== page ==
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From Petaluma to Antarctica

"Penguins don't speak English," says Dennis Jongsomjit, a 43-year-old bird scientist who, earlier this year, returned from his fourth trip to one of the last pristine places on earth — the Ross Sea Marine Protected Area in Antarctica. He’s part of the Point Blue Conservation Science research team, based in Petaluma, where he’s been working since 2001. Point Blue's mission is to find “nature and science-based solutions to climate change, habitat loss, and environmental threat to wildlife."

"Our job," Jongsomjit says of his team's work in Antarctica, "is to discover what Adélie penguins need to survive and be happy, and then write that down in English so humans can understand."

As the son of first-generation immigrants, Jongsomjit is familiar with navigating between languages. He grew up in Koreatown, a diverse neighborhood in Los Angeles.

"My mom from Guatemala was a hotel housekeeper, and my dad from Thailand was a bell-boy,“ he says. ”My family struggled financially." Jongsomjit doesn't remember spending much time outdoors, but he coped with the upheaval of his parents' divorce by watching wildlife television programs. "It was my escape to nature," he recalls.

Jongsomjit financed his UC Davis education by cobbling together scholarships and student loans, and working part-time jobs. He pursued a degree in Wildlife, Fish, and Conservation Biology, intending to work with wolves, his favorite animal on nature shows. However, after he met a duck enthusiast in college, he fell in love with birds.

"Bird people are really into the work they do," Jongsomjit told me. Today, he’s getting a master's degree in Geographic Information Systems at San Francisco State University while continuing to work at Point Blue.

"To get to Antarctica," Jongsomjit explains from his home in Petaluma, "we take a 13-hour flight from San Francisco to New Zealand." Then, depending on the thickness of the ice at McMurdo Station, "We take the 5-to 8-hour flight on a C-130 or a C-17 cargo plane provided by the U.S. or the New Zealand military."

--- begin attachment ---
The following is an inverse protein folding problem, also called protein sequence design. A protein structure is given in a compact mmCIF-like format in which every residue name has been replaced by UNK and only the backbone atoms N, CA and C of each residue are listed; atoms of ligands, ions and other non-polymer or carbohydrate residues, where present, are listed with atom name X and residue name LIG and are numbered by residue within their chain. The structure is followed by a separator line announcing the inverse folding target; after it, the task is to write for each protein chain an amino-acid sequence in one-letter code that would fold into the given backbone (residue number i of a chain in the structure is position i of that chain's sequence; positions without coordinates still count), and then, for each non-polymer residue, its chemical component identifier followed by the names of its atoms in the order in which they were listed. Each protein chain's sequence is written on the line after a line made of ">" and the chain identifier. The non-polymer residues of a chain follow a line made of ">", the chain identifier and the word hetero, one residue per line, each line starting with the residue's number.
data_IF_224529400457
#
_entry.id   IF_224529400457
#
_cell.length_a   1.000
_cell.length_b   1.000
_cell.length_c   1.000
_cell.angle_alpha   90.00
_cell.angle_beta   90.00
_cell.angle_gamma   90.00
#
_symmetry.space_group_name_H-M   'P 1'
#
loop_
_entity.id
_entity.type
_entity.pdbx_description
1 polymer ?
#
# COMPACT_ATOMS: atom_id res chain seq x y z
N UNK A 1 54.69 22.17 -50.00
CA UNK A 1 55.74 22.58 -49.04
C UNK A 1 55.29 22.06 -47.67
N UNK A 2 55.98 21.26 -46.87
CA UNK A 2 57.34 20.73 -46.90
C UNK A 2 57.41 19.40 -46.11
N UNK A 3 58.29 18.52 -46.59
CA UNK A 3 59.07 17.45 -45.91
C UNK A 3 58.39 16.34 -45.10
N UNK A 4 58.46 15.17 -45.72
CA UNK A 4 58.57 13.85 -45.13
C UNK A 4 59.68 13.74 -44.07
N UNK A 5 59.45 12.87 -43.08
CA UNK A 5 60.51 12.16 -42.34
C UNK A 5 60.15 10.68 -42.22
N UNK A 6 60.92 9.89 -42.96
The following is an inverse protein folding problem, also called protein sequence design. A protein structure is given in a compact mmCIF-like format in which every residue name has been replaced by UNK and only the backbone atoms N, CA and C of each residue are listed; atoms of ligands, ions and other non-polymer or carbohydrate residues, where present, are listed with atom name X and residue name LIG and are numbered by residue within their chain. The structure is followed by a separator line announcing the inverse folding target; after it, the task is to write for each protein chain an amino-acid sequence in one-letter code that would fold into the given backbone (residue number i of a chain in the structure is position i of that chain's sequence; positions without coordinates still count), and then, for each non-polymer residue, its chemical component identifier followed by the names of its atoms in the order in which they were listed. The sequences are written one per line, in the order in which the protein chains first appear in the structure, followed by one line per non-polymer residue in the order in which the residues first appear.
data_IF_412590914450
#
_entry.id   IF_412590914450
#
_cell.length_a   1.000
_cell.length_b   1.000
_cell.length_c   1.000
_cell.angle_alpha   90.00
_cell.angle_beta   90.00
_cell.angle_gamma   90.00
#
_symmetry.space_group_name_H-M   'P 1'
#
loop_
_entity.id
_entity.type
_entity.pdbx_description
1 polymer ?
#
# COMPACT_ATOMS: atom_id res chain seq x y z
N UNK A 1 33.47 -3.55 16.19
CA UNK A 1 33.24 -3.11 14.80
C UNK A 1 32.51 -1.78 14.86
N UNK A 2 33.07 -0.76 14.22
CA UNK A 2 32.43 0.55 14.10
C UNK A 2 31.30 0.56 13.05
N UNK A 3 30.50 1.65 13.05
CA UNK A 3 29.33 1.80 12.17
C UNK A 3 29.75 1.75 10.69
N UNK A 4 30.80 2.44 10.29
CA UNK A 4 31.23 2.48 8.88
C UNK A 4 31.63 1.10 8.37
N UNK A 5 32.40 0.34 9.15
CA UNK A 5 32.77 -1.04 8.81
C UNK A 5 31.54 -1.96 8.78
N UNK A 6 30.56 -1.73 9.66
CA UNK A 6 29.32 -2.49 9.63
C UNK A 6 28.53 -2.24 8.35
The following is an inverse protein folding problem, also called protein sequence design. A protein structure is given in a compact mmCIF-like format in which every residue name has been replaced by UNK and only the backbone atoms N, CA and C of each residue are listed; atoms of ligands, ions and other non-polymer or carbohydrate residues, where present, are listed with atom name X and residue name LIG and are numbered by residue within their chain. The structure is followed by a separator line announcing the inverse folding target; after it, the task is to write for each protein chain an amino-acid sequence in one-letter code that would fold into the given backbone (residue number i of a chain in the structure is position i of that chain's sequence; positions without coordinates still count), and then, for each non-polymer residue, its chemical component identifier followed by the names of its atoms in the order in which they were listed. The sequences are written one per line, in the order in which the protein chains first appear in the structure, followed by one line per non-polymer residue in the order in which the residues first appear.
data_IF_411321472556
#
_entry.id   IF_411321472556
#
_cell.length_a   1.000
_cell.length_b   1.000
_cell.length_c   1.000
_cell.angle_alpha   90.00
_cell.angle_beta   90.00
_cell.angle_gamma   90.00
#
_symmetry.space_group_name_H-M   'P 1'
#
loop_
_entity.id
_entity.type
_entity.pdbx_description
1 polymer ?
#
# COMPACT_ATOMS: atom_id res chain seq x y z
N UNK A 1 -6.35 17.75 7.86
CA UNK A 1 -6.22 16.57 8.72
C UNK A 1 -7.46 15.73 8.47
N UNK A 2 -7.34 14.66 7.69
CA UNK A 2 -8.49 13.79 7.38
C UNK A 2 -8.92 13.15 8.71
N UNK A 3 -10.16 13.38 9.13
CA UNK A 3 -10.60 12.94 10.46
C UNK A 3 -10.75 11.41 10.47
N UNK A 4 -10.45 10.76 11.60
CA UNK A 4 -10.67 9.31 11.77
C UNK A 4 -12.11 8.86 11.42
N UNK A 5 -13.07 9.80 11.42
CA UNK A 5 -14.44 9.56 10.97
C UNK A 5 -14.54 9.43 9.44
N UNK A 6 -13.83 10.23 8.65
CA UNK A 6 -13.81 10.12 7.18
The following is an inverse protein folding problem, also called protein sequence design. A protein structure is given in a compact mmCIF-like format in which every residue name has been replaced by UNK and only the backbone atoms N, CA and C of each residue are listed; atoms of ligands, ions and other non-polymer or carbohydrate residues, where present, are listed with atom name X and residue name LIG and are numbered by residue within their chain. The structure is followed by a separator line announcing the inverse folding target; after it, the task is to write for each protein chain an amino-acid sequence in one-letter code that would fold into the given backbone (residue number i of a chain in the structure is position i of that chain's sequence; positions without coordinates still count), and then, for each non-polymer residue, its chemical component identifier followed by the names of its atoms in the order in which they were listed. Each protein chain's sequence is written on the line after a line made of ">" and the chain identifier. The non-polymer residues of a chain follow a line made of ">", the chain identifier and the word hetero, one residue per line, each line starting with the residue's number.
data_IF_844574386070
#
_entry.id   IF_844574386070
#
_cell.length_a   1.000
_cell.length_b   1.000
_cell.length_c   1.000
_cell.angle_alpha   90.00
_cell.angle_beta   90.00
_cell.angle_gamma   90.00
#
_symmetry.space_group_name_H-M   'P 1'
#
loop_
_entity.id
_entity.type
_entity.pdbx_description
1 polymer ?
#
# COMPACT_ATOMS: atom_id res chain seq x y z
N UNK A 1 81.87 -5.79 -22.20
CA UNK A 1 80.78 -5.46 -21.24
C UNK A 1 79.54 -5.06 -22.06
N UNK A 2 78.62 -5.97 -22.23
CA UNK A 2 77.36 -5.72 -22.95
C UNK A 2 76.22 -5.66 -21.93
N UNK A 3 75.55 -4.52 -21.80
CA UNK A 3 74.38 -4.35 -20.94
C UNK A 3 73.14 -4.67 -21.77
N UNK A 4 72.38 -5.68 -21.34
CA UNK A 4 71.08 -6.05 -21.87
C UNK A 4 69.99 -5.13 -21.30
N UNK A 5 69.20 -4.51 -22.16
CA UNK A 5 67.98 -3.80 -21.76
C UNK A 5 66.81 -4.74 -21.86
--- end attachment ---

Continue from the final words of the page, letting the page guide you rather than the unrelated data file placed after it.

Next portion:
At McMurdo Station, the four-to-five-person team waits, sometimes for days, until the pilot determines that the weather is safe enough for the 40-minute helicopter ride to Cape Crozier, their destination, where they remain for the rest of the season.

Every day, the team hikes 2-kilometers on icy terrain to the penguin colony, the summer home of about 300,000 breeding pairs. It’s penguins as far as you can see. Each mating pair makes a nest of pebbles, where they breed and raise their offspring.

"They are extremely loyal to their nest site,“ Jongsomjit says. ”The pair returns to the same one-square-meter spot year after year. Even after traveling thousands of kilometers during the migration for the rest of the year."

The Point Blue team spends three busy months in Antarctica where the summer sun stays above the horizon 24-hours a day but the temperature hovers around freezing point. They visit nests of tagged penguins every four days to record how many eggs hatched and the progress of the chicks. They tag new penguins with numbered bands, or attach geolocators to their backs. These are tiny devices that record the penguin’s location, diving depth, and the ocean temperature.

"Holding an Adélie Penguin is like holding a muscular football with flapping wings and powerful feet with sharp claws,” Jongsomjit says.

Penguins spend most of their lives in the ocean diving and swimming, eating tiny shrimp-like krill and Antarctic silverfish. They swim thousands of kilometers north in the wintertime chasing the right ocean conditions for foraging. And they dive many times an hour, sometimes more than 100 meters deep. If you think penguins are cute wobbly creatures, you’re not exactly wrong.

“You have to respect them." Jongsomjit says. "These birds are hardy."

Though Adélie penguins are vulnerable to climate change, the colony at Cape Crozier is growing. However, this is not necessarily the case in other parts of Antarctica and scientists are learning why.

“For example, their main competitor, toothfish -- known as Chilean Sea Bass -- is declining due to overfishing,” Jongsomjit suggests. In other words, the Cape Crozier penguins may be enjoying an all-you-can eat buffet in the ocean, contributing to their robust population growth. "Still," he cautions, "the penguins' future is uncertain."

Point Blue will continue its research, but due to Covid-19 a smaller team will be heading to Antarctica this year. This time, Jongsomjit may have to sit it out.

“I’ll miss all the 600,000 penguins, especially the individuals I got to know,” he says wistfully, “but I am glad the important work will go on.”

(Petaluma Profile runs every week in the Argus-Courier. We welcome suggestions of interesting local folks who’d make engaging subjects for upcoming profiles. Send ideas or comments to david.templeton@arguscourier.com)

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